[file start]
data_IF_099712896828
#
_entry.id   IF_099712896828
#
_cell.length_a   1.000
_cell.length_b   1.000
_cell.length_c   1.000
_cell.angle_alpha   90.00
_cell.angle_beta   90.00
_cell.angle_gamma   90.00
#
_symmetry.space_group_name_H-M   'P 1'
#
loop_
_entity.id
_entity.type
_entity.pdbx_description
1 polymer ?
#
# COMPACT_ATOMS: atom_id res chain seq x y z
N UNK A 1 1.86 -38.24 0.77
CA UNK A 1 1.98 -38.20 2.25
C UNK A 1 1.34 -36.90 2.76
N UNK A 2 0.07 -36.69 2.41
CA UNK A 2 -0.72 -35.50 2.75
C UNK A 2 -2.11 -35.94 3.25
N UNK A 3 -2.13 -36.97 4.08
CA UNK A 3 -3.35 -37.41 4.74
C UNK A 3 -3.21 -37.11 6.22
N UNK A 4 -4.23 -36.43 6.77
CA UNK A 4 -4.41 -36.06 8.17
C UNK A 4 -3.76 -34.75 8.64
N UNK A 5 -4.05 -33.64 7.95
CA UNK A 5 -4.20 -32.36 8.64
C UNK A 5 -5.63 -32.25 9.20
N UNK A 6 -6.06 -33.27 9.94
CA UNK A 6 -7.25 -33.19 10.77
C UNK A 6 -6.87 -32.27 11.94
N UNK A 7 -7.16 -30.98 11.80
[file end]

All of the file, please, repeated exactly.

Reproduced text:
data_IF_099712896828
#
_entry.id   IF_099712896828
#
_cell.length_a   1.000
_cell.length_b   1.000
_cell.length_c   1.000
_cell.angle_alpha   90.00
_cell.angle_beta   90.00
_cell.angle_gamma   90.00
#
_symmetry.space_group_name_H-M   'P 1'
#
loop_
_entity.id
_entity.type
_entity.pdbx_description
1 polymer ?
#
# COMPACT_ATOMS: atom_id res chain seq x y z
N UNK A 1 1.86 -38.24 0.77
CA UNK A 1 1.98 -38.20 2.25
C UNK A 1 1.34 -36.90 2.76
N UNK A 2 0.07 -36.69 2.41
CA UNK A 2 -0.72 -35.50 2.75
C UNK A 2 -2.11 -35.94 3.25
N UNK A 3 -2.13 -36.97 4.08
CA UNK A 3 -3.35 -37.41 4.74
C UNK A 3 -3.21 -37.11 6.22
N UNK A 4 -4.23 -36.43 6.77
CA UNK A 4 -4.41 -36.06 8.17
C UNK A 4 -3.76 -34.75 8.64
N UNK A 5 -4.05 -33.64 7.95
CA UNK A 5 -4.20 -32.36 8.64
C UNK A 5 -5.63 -32.25 9.20
N UNK A 6 -6.06 -33.27 9.94
CA UNK A 6 -7.25 -33.19 10.77
C UNK A 6 -6.87 -32.27 11.94
N UNK A 7 -7.16 -30.98 11.80